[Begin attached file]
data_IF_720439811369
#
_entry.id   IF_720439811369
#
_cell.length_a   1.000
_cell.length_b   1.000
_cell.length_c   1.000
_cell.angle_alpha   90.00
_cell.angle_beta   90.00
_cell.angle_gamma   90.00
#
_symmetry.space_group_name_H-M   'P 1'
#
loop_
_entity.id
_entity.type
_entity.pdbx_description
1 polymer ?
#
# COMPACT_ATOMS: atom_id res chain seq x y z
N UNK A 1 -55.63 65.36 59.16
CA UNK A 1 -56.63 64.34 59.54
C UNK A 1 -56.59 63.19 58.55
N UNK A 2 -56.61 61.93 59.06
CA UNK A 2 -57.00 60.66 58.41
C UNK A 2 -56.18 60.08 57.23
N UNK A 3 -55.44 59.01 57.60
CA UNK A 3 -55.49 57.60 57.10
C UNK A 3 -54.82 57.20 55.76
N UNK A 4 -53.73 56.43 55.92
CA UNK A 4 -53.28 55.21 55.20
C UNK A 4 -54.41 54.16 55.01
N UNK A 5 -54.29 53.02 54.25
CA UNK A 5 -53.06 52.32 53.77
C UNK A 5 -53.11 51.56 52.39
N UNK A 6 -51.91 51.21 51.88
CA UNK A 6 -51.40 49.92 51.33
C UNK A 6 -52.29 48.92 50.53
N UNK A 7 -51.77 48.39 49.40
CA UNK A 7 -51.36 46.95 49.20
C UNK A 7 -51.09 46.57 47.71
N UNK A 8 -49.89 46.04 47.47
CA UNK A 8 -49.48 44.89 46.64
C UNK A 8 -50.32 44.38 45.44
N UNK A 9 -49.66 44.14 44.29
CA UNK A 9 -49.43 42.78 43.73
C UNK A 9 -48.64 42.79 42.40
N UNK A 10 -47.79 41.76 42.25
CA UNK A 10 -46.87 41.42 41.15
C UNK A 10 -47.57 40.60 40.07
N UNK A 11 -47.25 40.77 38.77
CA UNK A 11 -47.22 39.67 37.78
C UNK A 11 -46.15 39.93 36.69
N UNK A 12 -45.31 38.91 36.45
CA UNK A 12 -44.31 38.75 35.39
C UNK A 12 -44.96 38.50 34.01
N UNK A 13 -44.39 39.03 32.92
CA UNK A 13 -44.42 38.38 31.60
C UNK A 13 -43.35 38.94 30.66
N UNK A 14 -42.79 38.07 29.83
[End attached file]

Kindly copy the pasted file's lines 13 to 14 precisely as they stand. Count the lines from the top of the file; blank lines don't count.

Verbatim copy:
#
loop_